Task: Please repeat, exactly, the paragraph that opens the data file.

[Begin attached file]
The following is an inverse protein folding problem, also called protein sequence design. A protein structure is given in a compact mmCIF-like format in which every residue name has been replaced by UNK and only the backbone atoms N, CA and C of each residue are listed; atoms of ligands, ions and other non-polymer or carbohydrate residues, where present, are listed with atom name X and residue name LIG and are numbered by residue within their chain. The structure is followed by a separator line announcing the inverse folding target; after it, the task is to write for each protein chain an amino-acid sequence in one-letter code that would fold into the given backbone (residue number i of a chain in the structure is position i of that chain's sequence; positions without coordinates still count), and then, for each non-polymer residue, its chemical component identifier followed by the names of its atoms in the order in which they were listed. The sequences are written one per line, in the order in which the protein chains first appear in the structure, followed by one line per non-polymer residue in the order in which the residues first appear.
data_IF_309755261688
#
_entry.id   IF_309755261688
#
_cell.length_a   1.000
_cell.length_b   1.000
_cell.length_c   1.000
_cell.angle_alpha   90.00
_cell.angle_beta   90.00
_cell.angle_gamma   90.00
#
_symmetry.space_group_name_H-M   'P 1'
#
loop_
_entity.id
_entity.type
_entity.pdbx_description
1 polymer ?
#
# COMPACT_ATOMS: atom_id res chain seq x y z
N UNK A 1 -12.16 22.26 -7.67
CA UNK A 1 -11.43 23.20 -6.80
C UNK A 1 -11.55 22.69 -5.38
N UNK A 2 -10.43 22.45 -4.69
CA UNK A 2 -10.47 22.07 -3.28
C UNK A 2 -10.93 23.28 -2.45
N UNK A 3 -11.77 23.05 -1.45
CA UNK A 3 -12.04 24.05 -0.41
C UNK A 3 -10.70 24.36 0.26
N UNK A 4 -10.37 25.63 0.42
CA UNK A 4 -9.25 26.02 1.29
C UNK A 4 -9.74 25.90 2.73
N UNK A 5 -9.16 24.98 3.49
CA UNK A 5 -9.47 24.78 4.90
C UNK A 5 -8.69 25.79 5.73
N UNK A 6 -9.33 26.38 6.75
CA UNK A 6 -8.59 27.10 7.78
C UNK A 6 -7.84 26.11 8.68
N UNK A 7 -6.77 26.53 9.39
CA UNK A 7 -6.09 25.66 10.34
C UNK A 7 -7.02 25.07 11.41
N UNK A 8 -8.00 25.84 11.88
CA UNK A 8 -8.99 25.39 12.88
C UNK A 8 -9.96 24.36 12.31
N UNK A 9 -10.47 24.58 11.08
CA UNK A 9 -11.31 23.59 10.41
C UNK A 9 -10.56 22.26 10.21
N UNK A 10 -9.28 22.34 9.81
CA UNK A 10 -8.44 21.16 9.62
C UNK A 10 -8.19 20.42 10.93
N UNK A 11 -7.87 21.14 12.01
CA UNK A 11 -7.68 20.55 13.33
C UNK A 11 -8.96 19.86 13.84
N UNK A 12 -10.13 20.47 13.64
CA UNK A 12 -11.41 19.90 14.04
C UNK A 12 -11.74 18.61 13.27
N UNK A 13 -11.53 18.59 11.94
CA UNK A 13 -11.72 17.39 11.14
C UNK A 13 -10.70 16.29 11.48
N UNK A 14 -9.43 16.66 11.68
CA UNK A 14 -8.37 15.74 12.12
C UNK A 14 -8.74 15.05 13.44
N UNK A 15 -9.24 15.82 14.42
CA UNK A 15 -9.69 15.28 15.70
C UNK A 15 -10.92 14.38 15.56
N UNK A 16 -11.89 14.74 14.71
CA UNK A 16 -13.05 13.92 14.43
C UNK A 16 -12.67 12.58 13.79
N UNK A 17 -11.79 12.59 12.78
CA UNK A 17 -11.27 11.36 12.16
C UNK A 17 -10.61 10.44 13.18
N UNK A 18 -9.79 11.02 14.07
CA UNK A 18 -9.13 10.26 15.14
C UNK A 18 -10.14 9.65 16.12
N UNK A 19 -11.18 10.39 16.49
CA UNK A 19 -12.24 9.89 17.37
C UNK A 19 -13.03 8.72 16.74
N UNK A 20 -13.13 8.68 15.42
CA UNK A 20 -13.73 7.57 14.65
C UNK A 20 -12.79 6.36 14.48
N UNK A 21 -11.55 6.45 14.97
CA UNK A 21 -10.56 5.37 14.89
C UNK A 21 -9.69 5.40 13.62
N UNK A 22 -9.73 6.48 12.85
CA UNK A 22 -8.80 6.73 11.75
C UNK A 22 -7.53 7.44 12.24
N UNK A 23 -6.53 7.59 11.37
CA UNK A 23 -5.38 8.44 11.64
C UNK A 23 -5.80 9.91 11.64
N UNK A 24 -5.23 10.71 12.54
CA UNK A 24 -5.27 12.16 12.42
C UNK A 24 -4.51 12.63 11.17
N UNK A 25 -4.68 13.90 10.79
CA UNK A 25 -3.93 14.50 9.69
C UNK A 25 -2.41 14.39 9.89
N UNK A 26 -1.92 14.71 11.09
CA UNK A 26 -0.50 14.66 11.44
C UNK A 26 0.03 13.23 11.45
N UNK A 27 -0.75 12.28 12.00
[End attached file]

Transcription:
The following is an inverse protein folding problem, also called protein sequence design. A protein structure is given in a compact mmCIF-like format in which every residue name has been replaced by UNK and only the backbone atoms N, CA and C of each residue are listed; atoms of ligands, ions and other non-polymer or carbohydrate residues, where present, are listed with atom name X and residue name LIG and are numbered by residue within their chain. The structure is followed by a separator line announcing the inverse folding target; after it, the task is to write for each protein chain an amino-acid sequence in one-letter code that would fold into the given backbone (residue number i of a chain in the structure is position i of that chain's sequence; positions without coordinates still count), and then, for each non-polymer residue, its chemical component identifier followed by the names of its atoms in the order in which they were listed. The sequences are written one per line, in the order in which the protein chains first appear in the structure, followed by one line per non-polymer residue in the order in which the residues first appear.